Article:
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Opinion Trump has picked a fight with the FBI. He’ll be sorry.

The Washington Post’s Devlin Barrett analyzes the disagreements between the FBI and the White House over a memo alleging surveillance abuse by the FBI. (Video: Bastien Inzaurralde/The Washington Post, Photo: Jabin Botsford/The Washington Post)

Presidents don't win fights with the FBI. Donald Trump apparently wants to learn this lesson the hard way.

Most presidents have had the sense not to bully the FBI by defaming its leaders and — ridiculously — painting its agents as leftist political hacks. Most members of Congress have also understood how unwise it would be to pull such stunts. But Trump and his hapless henchmen on Capitol Hill, led by Rep. Devin Nunes (R-Calif.), have chosen the wrong enemy. History strongly suggests they will be sorry.

The far-right echo chamber resounds with wailing and braying about something called the "deep state" — a purported fifth column of entrenched federal bureaucrats whose only goal in life, apparently, is to deny America the greatness that Dear Leader Trump has come to bestow. It is unclear who is supposed to be directing this vast conspiracy. Could it be Dr. Evil? Supreme Leader Snoke? Hillary Clinton? This whole paranoid fantasy, as any sane person realizes, is utter rubbish.*

After President Trump's criticism of the FBI's Andrew McCabe and Peter Strzok, Post opinion writers Stephen Stromberg, Molly Roberts and Charles Lane debate when, and if, federal agents can talk politics. (Video: Gillian Brockell/The Washington Post)

The asterisk is for the FBI.

The bureau has no political ax to grind, and the attempt by Nunes and others to portray it as some kind of liberal cabal is comical. But it does have great institutional cohesion, a proud sense of mission, and a culture that inculcates the "us vs. the world" attitude that is so common among law enforcement agencies.

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I'm old enough to remember the days when J. Edgar Hoover ran the place like his own private Stasi — wiretapping civil rights leaders such as the Rev. Martin Luther King Jr., infiltrating anti-Vietnam War groups with informers and provocateurs, seeking or manufacturing damaging "evidence" against those he targeted, keeping copious files on the peccadilloes of the politicians who were theoretically his masters. Presidents from Franklin D. Roosevelt through Richard Nixon coexisted warily with Hoover, afraid to fire him for fear of all the beans he might spill.

Harry S. Truman was an especially bitter opponent. "We want no Gestapo or secret police. The FBI is tending in that direction," he said. "They are dabbling in sex-life scandals and plain blackmail. . . . J. Edgar Hoover would give his right eye to take over, and all congressmen and senators are afraid of him."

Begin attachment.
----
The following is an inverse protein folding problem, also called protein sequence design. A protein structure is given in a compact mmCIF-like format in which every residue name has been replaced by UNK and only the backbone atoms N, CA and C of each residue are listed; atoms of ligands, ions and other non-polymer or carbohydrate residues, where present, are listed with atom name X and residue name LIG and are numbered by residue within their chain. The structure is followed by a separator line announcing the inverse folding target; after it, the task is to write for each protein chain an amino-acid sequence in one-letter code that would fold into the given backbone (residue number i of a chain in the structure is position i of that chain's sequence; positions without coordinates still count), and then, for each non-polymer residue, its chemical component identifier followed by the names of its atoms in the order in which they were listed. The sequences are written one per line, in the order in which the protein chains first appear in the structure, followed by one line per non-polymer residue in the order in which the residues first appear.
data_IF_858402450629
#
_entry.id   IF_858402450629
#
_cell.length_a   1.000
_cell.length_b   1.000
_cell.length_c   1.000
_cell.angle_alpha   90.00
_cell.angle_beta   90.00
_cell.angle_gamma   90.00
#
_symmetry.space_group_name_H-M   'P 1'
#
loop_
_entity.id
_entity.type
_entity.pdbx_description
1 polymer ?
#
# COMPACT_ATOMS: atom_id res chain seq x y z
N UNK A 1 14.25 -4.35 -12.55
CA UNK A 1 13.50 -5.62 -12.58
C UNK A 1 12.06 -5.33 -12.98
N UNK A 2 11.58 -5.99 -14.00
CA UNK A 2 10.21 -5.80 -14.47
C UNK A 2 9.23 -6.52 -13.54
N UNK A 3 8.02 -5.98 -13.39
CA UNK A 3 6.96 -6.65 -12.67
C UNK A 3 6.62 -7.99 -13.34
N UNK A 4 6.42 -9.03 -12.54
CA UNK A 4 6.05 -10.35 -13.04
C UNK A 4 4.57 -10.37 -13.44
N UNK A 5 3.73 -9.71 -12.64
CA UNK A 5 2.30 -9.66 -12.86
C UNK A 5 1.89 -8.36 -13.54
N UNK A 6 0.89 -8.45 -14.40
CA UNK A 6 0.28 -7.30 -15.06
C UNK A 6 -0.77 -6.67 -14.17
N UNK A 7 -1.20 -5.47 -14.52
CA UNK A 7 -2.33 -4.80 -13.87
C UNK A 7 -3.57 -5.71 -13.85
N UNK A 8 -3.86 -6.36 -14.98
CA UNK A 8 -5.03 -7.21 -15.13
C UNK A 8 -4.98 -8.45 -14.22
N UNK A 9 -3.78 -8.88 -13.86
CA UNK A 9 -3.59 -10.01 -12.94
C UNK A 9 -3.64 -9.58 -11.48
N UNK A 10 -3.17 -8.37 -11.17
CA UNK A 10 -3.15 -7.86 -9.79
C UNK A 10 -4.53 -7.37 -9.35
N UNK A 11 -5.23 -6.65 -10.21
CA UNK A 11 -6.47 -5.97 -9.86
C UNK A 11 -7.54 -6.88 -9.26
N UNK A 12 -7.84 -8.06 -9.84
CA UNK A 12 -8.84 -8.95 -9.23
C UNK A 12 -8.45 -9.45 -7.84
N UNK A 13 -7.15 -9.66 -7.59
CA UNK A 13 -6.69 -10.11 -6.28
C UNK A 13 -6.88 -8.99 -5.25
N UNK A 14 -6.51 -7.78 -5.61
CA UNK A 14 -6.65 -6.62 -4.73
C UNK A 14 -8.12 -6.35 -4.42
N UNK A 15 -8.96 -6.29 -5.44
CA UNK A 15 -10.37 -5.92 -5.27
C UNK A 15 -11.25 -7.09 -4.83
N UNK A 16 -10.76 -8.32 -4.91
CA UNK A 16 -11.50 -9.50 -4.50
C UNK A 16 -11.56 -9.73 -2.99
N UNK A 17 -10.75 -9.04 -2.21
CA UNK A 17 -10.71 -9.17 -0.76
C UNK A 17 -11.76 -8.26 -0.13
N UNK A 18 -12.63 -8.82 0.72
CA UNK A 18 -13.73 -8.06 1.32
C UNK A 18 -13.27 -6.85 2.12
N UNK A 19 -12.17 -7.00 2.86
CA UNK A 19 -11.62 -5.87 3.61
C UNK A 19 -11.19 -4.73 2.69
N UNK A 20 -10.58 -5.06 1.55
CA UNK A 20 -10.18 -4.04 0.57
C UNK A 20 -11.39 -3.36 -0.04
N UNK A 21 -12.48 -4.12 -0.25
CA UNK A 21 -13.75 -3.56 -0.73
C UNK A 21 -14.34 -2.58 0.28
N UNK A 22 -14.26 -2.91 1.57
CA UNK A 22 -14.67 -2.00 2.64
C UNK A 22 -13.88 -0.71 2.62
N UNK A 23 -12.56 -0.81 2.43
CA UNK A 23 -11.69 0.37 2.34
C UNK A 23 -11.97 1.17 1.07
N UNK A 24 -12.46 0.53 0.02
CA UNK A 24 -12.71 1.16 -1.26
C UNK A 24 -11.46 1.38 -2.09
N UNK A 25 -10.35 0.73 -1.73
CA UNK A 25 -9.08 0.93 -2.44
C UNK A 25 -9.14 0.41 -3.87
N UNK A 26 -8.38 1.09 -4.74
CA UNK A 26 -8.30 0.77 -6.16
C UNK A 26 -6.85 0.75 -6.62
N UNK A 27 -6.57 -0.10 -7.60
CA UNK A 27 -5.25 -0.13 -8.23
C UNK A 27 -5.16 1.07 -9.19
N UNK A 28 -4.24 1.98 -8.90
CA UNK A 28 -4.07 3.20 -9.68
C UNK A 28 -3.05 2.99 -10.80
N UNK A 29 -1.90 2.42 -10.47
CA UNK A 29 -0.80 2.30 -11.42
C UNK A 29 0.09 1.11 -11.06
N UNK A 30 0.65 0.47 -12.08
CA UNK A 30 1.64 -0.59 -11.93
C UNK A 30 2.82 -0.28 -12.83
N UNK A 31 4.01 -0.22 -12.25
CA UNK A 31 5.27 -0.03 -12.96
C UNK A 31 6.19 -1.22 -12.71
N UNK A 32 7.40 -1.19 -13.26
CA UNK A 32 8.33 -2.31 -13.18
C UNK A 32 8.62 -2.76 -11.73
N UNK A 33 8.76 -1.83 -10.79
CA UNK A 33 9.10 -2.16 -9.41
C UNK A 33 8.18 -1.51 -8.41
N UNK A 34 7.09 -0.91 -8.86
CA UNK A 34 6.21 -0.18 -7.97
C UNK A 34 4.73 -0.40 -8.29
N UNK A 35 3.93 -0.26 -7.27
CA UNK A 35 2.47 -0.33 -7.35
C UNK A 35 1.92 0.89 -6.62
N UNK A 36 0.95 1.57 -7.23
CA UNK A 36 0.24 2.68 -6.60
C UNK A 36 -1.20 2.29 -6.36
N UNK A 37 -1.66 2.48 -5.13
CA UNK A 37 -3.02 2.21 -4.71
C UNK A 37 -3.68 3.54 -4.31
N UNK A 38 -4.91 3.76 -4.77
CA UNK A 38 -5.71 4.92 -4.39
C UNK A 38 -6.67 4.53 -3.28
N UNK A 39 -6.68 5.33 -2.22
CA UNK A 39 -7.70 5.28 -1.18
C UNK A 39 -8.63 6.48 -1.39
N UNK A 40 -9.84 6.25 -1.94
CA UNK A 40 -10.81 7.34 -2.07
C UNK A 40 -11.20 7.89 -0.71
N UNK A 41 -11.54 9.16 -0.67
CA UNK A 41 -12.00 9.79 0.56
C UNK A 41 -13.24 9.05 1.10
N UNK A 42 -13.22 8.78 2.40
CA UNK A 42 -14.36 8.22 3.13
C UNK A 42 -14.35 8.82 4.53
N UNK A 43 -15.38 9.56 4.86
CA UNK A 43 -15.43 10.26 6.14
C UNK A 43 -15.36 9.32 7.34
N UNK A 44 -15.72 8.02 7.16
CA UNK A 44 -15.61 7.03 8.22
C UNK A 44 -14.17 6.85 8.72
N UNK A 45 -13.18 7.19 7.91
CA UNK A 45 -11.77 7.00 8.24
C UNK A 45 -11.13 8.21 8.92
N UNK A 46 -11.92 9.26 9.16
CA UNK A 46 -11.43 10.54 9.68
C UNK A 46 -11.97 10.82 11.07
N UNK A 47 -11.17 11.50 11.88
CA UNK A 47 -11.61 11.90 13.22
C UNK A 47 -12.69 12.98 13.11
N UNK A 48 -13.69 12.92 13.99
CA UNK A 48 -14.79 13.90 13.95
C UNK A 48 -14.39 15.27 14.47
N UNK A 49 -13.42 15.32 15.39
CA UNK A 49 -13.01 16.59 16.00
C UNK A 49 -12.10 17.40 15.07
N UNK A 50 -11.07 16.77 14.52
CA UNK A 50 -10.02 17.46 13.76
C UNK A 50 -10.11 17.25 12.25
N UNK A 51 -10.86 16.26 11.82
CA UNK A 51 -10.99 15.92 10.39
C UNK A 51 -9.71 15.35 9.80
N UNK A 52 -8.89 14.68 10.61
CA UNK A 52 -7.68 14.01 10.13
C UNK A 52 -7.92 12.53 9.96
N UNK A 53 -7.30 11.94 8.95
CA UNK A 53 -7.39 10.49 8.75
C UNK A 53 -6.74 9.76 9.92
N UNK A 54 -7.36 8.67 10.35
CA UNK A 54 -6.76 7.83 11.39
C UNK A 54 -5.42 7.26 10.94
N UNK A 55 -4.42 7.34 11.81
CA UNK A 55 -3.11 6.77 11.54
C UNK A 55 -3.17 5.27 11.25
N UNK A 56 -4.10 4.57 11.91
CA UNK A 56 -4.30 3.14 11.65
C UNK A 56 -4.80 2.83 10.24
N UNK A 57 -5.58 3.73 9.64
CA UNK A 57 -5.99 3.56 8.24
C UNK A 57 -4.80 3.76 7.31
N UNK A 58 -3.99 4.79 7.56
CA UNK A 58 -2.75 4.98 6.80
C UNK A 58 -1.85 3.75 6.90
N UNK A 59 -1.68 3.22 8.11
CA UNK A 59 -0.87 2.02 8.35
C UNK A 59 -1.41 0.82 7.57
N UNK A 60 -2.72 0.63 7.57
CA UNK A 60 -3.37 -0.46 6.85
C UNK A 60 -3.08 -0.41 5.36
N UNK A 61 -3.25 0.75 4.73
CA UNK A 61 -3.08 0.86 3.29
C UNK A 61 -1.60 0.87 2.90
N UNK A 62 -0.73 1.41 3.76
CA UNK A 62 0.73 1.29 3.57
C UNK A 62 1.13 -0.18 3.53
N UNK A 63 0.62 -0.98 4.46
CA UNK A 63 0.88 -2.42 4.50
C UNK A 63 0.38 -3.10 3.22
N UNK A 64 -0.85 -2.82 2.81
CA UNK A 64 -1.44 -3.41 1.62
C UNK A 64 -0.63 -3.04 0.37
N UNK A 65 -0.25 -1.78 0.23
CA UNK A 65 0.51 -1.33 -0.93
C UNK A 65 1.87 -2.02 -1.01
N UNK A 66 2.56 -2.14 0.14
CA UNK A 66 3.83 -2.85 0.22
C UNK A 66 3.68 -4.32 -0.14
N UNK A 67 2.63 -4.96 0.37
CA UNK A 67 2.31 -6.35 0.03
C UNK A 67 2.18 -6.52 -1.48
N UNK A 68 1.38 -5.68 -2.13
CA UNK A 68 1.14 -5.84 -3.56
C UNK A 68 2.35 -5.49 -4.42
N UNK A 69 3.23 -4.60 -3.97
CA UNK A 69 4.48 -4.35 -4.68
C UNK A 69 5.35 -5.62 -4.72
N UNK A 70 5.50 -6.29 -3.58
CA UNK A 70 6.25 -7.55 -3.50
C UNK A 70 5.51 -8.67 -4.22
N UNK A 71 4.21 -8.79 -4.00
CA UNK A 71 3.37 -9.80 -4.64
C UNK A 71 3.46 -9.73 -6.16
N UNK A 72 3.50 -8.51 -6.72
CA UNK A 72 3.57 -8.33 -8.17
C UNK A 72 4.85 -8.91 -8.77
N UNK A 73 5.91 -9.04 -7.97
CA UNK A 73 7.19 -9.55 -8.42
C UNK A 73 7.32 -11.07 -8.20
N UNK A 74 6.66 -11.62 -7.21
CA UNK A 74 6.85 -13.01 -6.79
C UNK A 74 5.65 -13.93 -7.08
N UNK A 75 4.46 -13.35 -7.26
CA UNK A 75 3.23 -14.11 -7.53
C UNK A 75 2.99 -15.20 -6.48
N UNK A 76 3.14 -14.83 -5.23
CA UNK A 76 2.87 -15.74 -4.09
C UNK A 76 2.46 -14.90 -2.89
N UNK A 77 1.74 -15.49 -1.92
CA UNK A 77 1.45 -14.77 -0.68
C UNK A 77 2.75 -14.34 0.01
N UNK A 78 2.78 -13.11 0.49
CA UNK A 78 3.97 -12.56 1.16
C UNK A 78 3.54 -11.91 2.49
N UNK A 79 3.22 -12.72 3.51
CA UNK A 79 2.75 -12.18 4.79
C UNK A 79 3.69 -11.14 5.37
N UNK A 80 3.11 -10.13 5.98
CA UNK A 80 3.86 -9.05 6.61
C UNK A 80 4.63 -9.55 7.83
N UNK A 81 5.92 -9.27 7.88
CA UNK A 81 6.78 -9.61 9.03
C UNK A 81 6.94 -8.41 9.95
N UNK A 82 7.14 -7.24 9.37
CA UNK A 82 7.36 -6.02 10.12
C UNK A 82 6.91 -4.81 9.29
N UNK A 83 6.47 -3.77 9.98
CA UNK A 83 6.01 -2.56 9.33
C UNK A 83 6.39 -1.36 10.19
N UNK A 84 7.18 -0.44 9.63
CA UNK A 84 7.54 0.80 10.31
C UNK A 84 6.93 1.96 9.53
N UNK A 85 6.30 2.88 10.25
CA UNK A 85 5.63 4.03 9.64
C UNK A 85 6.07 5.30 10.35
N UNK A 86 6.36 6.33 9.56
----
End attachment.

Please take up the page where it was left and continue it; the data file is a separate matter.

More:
But when Truman left office, Hoover was still FBI director. He held on to the job from the FBI's founding in 1935 until his death in 1972six weeks before the Watergate break-in.

The day after what Nixon's spokesman would call "a third-rate burglary attempt" took place, the FBI's major-crimes duty officer, a supervisor named Daniel Bledsoe, opened a federal wiretapping investigation. According to Bledsoe, he received a phone call from Nixon aide John Ehrlichman ordering him to shut down the probe. His simple reply: "No."

It was another FBI man — Mark Felt, then an assistant director — who became the famous source Deep Throat, secretly meeting Post reporter Bob Woodward in a parking garage to guide the paper's illumination of the president's crimes.

In 2004, according to journalist Tim Weiner's book "Enemies: A History of the FBI," President George W. Bush was confronted by the man he had appointed to lead the bureau: Robert S. Mueller III. In Weiner's telling, Mueller threatened to resign unless Bush curtailed some aspects of the domestic electronic surveillance that was taking place in the wake of the 9/11 attacks. Bush reportedly agreed to put the program on a more legal footing.

Now comes Trump. His oafish attempts to neutralize the FBI director he inherited, James B. Comey — trying to extract a Godfather-style loyalty pledge, asking him to drop the investigation of Michael Flynn, ultimately firing him — are potential fodder for what may be an obstruction-of-justice case against Trump being assembled by Mueller.

Comey wrote everything down. The FBI always writes everything down.

Do you see a pattern here? The idea that the likes of Trump and Nunes are going to put a scratch on the FBI with ludicrous innuendo — we're supposed to believe the bureau is a nest of Bolsheviks? — and selectively edited memos would be laughable, if Mueller and his team were the laughing kind. Which they're not.

The Trumpists were so proud of themselves when they found evidence that Peter Strzok, an FBI agent originally on Mueller's team, thought Trump would be a bad president. Now, however, someone has leaked to CNN that Strzok drafted the "October surprise" Comey letter that reopened the bureau's investigation into Clinton's emails — without which Trump probably would have lost the election.

Trump and his minions seem to think they can out-leak the FBI. Obviously they haven't been paying attention.

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